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Rapid online equilibration method to determine the D/H ratios of non-exchangeable hydrogen in cellulose

Authors

  • Marc S. Filot,

    Corresponding author
    1. Climate and Environmental Physics, Physics Institute, University of Bern, Sidlerstrasse 5, CH-3012 Bern, Switzerland
    • Climate and Environmental Physics, Physics Institute, University of Bern, Sidlerstrasse 5, CH-3012 Bern, Switzerland.
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  • Markus Leuenberger,

    1. Climate and Environmental Physics, Physics Institute, University of Bern, Sidlerstrasse 5, CH-3012 Bern, Switzerland
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  • Anna Pazdur,

    1. Radiocarbon Laboratory, Institute of Physics, Silesian University of Technology, ul. Krzywoustego 2, PL-44-100 Gliwice, Poland
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  • Tatjana Boettger

    1. Department of Isotope Hydrology, UFZ Centre for Environmental Research Leipzig-Halle, Theodor-Lieser-Strasse 4, D-06120 Halle, Germany
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Abstract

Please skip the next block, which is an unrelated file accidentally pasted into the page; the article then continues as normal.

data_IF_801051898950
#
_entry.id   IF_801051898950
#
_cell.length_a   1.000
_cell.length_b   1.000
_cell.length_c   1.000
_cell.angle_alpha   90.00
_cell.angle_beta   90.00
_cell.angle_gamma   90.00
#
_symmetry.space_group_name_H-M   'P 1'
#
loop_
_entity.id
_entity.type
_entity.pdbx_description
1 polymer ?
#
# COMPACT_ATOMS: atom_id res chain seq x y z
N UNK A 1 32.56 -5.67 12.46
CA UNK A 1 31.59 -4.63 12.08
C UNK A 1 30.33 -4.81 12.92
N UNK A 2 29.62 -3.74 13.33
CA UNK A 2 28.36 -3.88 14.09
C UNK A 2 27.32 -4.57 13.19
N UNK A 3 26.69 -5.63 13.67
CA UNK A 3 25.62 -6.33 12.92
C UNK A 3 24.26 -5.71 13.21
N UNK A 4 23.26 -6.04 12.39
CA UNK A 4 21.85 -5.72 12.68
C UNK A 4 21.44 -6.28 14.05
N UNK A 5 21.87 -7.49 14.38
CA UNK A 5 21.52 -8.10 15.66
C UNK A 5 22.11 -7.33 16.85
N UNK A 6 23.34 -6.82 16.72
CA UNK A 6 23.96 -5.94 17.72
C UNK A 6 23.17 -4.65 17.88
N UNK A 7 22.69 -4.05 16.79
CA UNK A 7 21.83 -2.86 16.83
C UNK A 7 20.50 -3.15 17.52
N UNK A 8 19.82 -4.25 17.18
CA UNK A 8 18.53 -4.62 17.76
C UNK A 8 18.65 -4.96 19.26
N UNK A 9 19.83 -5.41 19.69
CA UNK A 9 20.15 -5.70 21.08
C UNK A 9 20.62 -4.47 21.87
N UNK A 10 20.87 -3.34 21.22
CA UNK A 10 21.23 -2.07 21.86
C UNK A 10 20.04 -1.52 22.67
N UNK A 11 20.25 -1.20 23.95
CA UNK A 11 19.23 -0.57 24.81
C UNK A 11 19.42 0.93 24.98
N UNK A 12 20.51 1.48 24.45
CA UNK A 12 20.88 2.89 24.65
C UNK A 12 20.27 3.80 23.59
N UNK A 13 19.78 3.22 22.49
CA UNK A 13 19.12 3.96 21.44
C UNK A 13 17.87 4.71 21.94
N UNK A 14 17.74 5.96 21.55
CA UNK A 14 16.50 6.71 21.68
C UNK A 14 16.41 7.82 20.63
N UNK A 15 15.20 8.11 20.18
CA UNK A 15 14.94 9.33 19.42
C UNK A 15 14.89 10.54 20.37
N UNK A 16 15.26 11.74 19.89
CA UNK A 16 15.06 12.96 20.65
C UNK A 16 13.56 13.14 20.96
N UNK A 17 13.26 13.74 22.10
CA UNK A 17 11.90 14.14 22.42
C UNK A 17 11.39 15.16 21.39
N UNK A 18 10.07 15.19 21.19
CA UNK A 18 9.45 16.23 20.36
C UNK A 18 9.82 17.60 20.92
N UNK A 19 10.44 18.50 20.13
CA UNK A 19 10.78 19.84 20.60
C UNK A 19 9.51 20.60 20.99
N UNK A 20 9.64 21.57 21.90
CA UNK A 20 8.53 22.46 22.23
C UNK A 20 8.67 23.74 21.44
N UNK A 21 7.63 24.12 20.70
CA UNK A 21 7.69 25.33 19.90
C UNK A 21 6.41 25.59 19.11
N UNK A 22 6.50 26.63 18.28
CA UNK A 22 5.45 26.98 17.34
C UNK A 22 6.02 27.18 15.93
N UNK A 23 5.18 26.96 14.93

An improved method for the determination of deuterium-to-hydrogen (D/H) ratios of non-exchangeable hydrogen in cellulose is presented. The method is based on the equilibration reaction of the hydroxyl hydrogen of cellulose and water vapour of known isotopic composition. The equilibrated cellulose is pyrolysed and the total D/H ratio determined by subsequent online isotope ratio mass spectrometry (IRMS). With a mass balance system the D/H ratio of non-exchangeable hydrogen is recalculated after an empirical calibration has been performed, yielding a mean exchangeability of 0.239 and an equilibrium fractionation factor of 1.082 between the hydroxyl hydrogen of cellulose and water hydrogen at 110°C. Equilibration takes 10 min per sample. Results obtained by this online equilibration method agree very well with values obtained by the nitration technique (R2 = 0.941). The uncertainty of the equilibration method is ±4‰ resulting from a single standard deviation of ±2.8‰ for the equilibration determined by standard cellulose and 2.8‰ from the variable exchangeability of the hydroxyl hydrogen in cellulose due to crystalline areas. The latter uncertainty may be lowered by minimising the crystallinity of the cellulose. Advantages of this new technique are (i) the considerably reduced sample amount required (as low as 0.2 mg, ideally 0.5 mg compared with 20 mg for the conventional nitration technique); (ii) an approximately 100-fold reduced process time; and (iii) no need for the hazardous chemicals used in the nitration technique. Copyright © 2006 John Wiley & Sons, Ltd.

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